Posted By on Wed, Jan 18, 2012 at 5:15 PM

Tuesday night the Carrboro Board of Aldermen unanimously passed a resolution supporting an amendment to the U.S. Constitution that would deny corporations personhood, affirming that corporations are not people and money is not speech. This vote was a symbolic gesture, proposed by Alderman Dan Coleman and seconded by Alderman Sammy Slade, in order to protest the Supreme Court's 2010 Citizens United v. Federal Election Commission decision. That controversial ruling recognized corporations as persons and effectively removed prior restrictions on how much corporations are able to donate in electoral campaigns, including that of the presidency. On Jan. 9, the Chapel Hill...

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Tuesday, January 17, 2012

Black farmers stake claims against USDA

Posted By on Tue, Jan 17, 2012 at 8:48 AM

On the day set aside to recognize Martin Luther King Jr. and his legacy, hundreds of North Carolina black farmers met individually with attorneys from the Law Offices of James Scott Farrin, seeking recompense for decades of discrimination. Appointments and walk-ins were welcomed on Monday at the Durham Marriott City Center. Farmers were called to file their claims to receive part of a $1.25 billion settlement the Obama administration signed into law aiming to rectify decades of discriminatory practices by the U.S. Department of Agriculture. State Sen. Floyd McKissick Jr., D-Durham, addressed the crowded Marriott ballroom, saying, "Thank you for...

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Monday, January 16, 2012

On MLK Day, the most tolerant U.S. city? It's our very own ...

Posted By on Mon, Jan 16, 2012 at 2:23 PM

photo by Bob Geary ... Durham, N.C. San Francisco is 3rd, my old home town of Trenton, NJ, is 7th, and Raleigh checks in at a not-too-shabby 18th, just behind Orlando, Fla., and San Diego and ahead of Riverside, Calif., and Tampa. It's all right here in the Daily Beast. (And who could argue with the DB?)...

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Friday, January 13, 2012

Durham trying to reduce gun violence

Posted By on Fri, Jan 13, 2012 at 4:27 PM

It’s not even halfway through January and Durham has experienced three homicides committed with guns, and one person was injured in an armed robbery, according to a press conference Friday held by Mayor Bill Bell. Bell called the press conference with other Durham leaders to discuss new developments and strategies to reduce crimes involving firearms. The aftershock of these crimes has caused a stir among the community, leaving citizens to wonder what is being done to protect themselves and their families from gun-related crime. “This is a disturbing trend that we, as a community, should not and cannot accept,” Bell...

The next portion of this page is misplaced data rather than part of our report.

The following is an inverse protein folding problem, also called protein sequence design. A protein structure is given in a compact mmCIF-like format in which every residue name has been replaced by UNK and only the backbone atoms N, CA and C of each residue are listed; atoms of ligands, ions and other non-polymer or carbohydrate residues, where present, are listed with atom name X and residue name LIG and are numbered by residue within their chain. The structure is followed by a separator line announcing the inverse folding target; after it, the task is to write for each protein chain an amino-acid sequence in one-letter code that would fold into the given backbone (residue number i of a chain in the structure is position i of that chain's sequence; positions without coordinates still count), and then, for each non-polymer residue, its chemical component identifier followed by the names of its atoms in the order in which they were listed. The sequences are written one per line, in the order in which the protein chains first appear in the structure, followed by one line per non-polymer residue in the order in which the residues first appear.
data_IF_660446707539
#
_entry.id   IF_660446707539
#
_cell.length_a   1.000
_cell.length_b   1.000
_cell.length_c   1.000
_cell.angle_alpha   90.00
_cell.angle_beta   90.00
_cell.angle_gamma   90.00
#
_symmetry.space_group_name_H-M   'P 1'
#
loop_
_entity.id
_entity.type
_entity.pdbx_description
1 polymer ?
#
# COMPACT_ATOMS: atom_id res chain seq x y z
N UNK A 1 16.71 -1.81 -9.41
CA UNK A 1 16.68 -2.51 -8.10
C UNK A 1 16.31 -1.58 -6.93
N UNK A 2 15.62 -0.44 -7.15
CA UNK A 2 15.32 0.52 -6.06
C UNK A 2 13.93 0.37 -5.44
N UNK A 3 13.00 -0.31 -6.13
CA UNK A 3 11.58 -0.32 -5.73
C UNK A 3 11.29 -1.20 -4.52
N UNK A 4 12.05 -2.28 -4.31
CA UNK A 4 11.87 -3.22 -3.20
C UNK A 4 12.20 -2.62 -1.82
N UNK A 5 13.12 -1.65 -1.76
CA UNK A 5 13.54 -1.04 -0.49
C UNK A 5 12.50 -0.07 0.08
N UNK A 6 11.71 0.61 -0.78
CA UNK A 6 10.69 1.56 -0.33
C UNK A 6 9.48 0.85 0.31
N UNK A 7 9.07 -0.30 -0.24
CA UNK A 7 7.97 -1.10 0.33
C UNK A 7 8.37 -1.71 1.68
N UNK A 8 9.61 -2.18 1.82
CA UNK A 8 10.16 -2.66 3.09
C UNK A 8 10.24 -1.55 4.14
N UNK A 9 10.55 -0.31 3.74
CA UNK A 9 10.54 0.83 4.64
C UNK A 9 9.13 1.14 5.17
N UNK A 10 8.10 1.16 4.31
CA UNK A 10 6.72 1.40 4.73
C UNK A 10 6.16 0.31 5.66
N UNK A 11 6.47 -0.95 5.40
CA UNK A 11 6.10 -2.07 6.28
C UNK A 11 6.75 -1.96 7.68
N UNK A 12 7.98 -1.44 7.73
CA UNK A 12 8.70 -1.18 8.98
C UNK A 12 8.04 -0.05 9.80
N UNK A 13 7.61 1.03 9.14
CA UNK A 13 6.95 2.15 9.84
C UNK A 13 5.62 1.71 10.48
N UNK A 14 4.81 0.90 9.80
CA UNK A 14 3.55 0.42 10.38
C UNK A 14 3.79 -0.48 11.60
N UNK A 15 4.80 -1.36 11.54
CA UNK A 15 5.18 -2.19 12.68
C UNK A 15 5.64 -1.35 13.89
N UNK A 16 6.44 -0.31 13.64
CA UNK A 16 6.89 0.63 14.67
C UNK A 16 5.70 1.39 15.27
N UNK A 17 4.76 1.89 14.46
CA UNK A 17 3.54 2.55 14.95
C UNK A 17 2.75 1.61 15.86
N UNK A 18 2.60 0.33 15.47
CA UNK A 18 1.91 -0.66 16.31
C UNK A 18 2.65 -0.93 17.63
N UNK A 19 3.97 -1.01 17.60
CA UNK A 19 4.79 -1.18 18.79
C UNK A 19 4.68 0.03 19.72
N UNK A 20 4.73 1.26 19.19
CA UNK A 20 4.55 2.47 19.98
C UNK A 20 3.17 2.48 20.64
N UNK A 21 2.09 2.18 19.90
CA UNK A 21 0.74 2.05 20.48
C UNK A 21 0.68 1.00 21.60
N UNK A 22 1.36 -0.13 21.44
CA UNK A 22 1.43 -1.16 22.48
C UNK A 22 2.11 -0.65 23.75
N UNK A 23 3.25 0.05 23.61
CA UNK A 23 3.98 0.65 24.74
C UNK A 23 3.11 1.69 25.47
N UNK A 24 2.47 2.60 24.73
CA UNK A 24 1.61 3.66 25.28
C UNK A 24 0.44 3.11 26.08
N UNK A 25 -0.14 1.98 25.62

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Judge: Controversial rezoning for 751 South was legal

Posted By on Fri, Jan 13, 2012 at 12:56 PM

file illustration by V.C. Rogers Editor's note: This story has been modified since its original post. A judge in Durham dismissed a lawsuit Friday (PDF) that opponents of the controversial 751 South development near Jordan Lake filed in 2010. The ruling means the judge agreed with the defendants, that the actions Durham County Commissioners took to rezone the case in 2010 were legal. No word yet on whether the plaintiffs will appeal. Residents near the land to be developed brought the civil lawsuit against Durham County after Durham County Commissioners voted to rezone the land to allow a large, dense...

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Thursday, January 12, 2012

Chapel Hill police committee asks for independent investigation

Posted By on Thu, Jan 12, 2012 at 2:54 PM

Chapel Hill’s new Community Advising Police Committee (CPAC) voted to request that the Chapel Hill Town Council hire an independent investigator to review the details of the Nov. 13 raid on squatters at the vacant Yates Motor Co. building. The committee’s actions countered Chapel Hill Town Manager Roger Stancil’s recent report endorsing police actions in the raid. CPAC board member Jessica Smith suggested three alternatives: 1) Have the town manager revise the report to address the one-sided nature of the internal review, which solely had police accounts. 2) Create an independent review board, which would be time-consuming and essentially be...

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Chapel Hill police committee asks for independent investigation

Posted By on Thu, Jan 12, 2012 at 2:54 PM